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Vintage of the Century

It's the vintage of the century!

The pickers take a break as dawn breaks

The hype machine is on for the West Coast. Unfortunately, the noisiest wine press is no longer the one that separates the juice from the skins. Hopefully someday we can get back to the fact that in agriculture there is no perfection, only personality.

Each vintage the weather and soil combine to create a once in a lifetime experience. As with people, the personality you prefer is, well, personal. This, of course, does not apply to the vast majority of wines, which are industrial beverages where the only thing that is important to the consumer and producer is that their wines have no individuality from year to year. Oddly enough, this same rule seems to apply to cult wines.

In the Napa Valley, the weather could not have been kinder to grape growers. Mother Nature’s largess to grape growers and winemakers is not always equal. There’s not an empty fermenter or barrel to be found in the Napa Valley right now due to the bumper crop of grapes bestowed on the Valley this year. More is not necessarily better when it come to winemaking. The growers are already celebrating and headed for some sunny beach. Winemakers still have plenty of work to be done in the cellars with most of the red wine harvest still in fermenters.

It was a vintage Goldilocks would have loved. Not too hot and not too cold, just right. It started with a gentle spring that allowed for textbook flowering and fruit set. Then they just started to come, one after another. Warm sunny day after warm sunny day. Rarely did we hit 100° F for the high and just as rare was the day it did it not hit at least 85° F. The nights were cool dropping down to the low fifties, even nicking the forties. Up and down the temperatures swung wide each day in that dance that makes the Napa Valley such an exceptional place to grow wine grapes.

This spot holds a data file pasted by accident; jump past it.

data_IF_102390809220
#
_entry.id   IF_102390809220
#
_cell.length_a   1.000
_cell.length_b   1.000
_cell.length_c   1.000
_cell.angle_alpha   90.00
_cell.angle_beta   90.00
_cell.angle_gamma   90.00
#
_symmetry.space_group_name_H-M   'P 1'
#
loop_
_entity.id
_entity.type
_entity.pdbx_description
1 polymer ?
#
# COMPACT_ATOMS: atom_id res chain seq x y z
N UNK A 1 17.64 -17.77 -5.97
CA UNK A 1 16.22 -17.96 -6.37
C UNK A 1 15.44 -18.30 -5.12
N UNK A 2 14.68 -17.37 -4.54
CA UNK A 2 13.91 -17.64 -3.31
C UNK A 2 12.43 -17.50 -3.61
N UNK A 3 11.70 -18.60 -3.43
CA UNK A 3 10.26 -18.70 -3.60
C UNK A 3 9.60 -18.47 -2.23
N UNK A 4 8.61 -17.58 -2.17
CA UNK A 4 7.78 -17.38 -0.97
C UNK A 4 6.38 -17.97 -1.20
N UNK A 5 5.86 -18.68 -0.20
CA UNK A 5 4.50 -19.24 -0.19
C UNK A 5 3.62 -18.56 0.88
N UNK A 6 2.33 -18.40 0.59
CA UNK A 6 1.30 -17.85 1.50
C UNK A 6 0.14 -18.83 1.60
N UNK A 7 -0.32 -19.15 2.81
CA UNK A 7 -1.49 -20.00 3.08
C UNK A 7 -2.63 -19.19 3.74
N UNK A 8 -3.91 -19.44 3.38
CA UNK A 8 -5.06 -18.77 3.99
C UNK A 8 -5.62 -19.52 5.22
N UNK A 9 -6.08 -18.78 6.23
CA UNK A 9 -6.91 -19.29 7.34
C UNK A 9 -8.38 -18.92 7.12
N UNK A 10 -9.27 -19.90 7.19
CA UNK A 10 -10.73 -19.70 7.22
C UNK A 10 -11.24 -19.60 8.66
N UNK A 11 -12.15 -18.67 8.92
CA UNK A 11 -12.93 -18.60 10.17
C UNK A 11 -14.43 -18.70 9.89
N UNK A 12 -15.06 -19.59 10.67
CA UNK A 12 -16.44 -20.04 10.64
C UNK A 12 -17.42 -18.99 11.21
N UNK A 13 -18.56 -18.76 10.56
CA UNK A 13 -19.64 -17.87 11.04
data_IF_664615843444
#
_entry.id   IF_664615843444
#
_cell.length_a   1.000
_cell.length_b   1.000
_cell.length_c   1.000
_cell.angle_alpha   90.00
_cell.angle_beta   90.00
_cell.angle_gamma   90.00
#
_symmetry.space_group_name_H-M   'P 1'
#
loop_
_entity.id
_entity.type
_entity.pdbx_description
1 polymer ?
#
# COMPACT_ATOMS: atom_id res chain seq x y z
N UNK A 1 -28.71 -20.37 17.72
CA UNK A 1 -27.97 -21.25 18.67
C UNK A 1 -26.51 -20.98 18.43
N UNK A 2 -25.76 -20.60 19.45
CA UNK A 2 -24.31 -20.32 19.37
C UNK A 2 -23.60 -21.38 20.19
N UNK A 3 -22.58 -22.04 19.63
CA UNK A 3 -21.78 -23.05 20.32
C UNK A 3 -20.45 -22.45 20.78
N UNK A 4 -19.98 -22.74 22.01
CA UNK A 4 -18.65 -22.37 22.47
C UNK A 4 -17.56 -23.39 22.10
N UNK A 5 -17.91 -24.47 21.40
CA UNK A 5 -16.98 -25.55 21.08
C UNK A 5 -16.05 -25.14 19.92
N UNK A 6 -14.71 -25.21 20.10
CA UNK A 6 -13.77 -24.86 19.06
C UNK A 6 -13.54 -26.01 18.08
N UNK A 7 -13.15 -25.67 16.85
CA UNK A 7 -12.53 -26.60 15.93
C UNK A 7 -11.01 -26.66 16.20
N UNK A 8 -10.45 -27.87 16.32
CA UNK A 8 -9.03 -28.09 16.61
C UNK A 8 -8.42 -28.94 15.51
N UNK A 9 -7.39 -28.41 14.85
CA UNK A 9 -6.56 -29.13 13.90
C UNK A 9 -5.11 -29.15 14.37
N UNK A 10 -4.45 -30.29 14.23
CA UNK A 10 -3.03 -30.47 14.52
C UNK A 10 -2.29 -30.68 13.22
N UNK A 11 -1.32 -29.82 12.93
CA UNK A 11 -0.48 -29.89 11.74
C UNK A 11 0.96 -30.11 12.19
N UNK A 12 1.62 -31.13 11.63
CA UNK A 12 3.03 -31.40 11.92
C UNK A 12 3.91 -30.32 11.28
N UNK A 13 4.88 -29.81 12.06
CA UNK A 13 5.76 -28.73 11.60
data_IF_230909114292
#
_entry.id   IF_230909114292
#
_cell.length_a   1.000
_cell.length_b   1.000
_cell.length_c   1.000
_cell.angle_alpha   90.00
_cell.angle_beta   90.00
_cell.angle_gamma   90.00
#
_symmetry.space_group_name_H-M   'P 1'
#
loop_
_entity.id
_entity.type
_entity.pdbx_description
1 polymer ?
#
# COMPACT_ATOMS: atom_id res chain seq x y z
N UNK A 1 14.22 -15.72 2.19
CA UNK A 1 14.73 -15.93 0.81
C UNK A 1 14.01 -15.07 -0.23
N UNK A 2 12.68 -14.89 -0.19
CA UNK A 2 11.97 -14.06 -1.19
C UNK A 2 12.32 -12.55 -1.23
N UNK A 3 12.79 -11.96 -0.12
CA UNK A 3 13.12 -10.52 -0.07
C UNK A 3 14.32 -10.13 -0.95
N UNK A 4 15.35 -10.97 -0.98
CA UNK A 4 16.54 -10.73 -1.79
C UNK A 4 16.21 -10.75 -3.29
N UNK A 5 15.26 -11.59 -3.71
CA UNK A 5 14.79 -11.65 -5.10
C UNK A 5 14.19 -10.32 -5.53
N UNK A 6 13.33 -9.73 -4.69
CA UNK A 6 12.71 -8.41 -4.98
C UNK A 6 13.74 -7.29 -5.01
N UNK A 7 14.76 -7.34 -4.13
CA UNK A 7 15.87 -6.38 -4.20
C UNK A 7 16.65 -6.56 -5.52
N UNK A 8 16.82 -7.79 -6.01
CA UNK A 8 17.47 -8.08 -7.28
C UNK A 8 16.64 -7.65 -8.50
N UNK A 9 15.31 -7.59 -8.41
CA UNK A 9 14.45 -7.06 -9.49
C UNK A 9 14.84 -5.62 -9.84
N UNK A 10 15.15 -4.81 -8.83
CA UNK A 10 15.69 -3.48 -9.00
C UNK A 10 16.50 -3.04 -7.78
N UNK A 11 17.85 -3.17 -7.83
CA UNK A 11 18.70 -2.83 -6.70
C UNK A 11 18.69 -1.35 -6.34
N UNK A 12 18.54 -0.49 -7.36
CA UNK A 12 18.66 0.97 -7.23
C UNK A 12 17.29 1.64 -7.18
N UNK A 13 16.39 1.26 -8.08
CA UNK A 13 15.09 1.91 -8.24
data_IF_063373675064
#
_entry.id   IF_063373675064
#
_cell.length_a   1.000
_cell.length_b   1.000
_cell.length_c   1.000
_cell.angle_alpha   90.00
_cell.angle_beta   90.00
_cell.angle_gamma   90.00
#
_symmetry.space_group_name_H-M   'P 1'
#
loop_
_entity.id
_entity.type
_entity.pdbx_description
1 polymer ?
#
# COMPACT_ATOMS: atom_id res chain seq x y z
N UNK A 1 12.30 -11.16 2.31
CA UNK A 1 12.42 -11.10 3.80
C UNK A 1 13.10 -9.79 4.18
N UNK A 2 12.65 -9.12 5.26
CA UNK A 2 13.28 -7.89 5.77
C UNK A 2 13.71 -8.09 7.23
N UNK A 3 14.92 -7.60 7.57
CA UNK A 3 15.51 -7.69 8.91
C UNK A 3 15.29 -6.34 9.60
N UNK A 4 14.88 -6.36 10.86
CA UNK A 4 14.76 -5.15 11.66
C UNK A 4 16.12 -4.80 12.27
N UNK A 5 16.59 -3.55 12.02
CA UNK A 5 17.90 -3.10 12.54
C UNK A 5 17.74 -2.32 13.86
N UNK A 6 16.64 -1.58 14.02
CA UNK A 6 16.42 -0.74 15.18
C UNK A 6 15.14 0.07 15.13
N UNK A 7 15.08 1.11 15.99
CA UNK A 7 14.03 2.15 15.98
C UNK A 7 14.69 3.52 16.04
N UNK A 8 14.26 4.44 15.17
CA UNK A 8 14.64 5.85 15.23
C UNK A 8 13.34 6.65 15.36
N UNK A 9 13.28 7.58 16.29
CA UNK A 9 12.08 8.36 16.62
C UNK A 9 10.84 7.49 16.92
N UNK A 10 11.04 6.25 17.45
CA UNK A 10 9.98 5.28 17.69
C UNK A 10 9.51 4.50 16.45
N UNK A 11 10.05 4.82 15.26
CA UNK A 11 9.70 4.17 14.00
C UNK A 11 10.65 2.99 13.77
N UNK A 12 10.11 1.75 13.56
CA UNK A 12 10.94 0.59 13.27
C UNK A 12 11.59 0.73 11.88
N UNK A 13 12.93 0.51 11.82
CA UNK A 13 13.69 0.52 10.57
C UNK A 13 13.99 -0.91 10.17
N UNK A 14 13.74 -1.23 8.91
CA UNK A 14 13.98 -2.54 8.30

September arrived and harvest began. First pinot gris and then we started picking sauvignon blanc, almost on the same date we’ve picked the last two years. Then they started to fall like dominos, coming in just the order you’d expect: first the merlot and then the syrah followed by cabernet franc and cabernet sauvignon. The even weather allowed us to pick at a deliberate pace able to wait until the flavors arrived at just the right point. By the middle of October we’d picked almost all of our vineyards. The first real forecast of rain arrived at the same time. On Sunday, October 21st we picked our last fruit. At midnight it started to rain.

By our standards at Cornerstone Cellars we’re very, very happy and optimistic about the wine that is fermenting as I write this article. What makes us happy? Wines with freshness, life, energy and, most of all, personality. We were able to pick truly ripe fruit at moderate sugar levels, which means moderate alcohol levels with crisp acidity that will make the wines sing. I love it.

In most of Europe’s great wine regions a bad vintage means cold and rain, in the Napa Valley it means too hot and dry. For example, take the highly touted 1997 vintage in Napa. The wines are now falling apart, condemned to death by the same high pH and alcohol levels that got them their good reviews in the first place. There’s a sucker born every minute. This will not be a 100 point vintage in the Wine Spectator, thank God, which means we’ll be able to make some real wine.

So the journalists will want to know if this was a great vintage. Of course it was, just like it will be next year and was last year. It’s not a question that anyone who has grown anything would ask. It is the experience of growing the fruit and making it into wine each and every year that makes for greatness. Letting that individuality speak in the wine every year is what makes wine so fascinating. The greatness of wine is in how it speaks to you. Each of us can rate a wine or a vintage 100 points, but we can only do that for ourselves. No one can do it for us.

There is something to love in every vintage. Every vintage is the vintage of the century, even if just for a few minutes. Andy Warhol said everyone would be famous for fifteen minutes. Each vintage should at least get that.